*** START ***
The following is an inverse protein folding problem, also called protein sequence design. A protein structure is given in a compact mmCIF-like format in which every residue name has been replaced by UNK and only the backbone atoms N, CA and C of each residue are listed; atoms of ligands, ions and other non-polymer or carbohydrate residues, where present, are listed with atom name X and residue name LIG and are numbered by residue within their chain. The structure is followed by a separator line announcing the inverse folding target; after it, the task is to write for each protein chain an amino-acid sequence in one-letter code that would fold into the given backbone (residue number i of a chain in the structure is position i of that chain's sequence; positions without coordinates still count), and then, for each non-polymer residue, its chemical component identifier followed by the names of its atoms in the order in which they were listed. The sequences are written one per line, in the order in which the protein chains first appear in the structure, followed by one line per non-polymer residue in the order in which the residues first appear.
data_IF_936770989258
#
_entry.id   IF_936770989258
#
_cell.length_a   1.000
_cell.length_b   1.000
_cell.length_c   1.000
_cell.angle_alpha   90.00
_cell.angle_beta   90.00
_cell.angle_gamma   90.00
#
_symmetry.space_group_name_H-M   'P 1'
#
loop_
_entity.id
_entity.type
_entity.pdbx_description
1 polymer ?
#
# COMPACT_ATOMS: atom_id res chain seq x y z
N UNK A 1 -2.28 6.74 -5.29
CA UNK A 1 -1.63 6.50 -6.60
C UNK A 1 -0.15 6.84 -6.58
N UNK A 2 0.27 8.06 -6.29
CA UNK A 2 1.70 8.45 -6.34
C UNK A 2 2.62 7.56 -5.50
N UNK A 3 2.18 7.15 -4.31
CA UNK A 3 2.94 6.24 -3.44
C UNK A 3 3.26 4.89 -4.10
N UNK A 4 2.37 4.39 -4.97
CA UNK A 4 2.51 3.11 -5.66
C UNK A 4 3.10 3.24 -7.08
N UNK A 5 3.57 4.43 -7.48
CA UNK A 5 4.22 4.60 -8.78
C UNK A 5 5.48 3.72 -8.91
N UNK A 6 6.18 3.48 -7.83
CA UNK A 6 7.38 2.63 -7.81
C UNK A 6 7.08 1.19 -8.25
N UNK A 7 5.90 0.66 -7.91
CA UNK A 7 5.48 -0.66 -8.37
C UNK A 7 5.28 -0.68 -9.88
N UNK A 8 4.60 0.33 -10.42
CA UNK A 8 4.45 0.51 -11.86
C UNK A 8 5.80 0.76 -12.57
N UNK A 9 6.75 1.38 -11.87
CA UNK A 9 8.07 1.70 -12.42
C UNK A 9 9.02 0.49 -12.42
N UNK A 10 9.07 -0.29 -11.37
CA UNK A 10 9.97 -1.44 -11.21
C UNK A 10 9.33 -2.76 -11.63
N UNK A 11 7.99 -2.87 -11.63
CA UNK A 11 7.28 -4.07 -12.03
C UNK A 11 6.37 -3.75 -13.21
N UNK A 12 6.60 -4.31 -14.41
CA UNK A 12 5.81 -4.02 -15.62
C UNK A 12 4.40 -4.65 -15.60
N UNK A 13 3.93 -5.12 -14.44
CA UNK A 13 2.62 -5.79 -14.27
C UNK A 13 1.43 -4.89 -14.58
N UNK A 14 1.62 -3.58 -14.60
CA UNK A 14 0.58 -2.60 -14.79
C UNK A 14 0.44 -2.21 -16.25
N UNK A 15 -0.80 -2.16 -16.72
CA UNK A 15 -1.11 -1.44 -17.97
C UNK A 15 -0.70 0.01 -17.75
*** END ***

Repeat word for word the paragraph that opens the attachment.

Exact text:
The following is an inverse protein folding problem, also called protein sequence design. A protein structure is given in a compact mmCIF-like format in which every residue name has been replaced by UNK and only the backbone atoms N, CA and C of each residue are listed; atoms of ligands, ions and other non-polymer or carbohydrate residues, where present, are listed with atom name X and residue name LIG and are numbered by residue within their chain. The structure is followed by a separator line announcing the inverse folding target; after it, the task is to write for each protein chain an amino-acid sequence in one-letter code that would fold into the given backbone (residue number i of a chain in the structure is position i of that chain's sequence; positions without coordinates still count), and then, for each non-polymer residue, its chemical component identifier followed by the names of its atoms in the order in which they were listed. The sequences are written one per line, in the order in which the protein chains first appear in the structure, followed by one line per non-polymer residue in the order in which the residues first appear.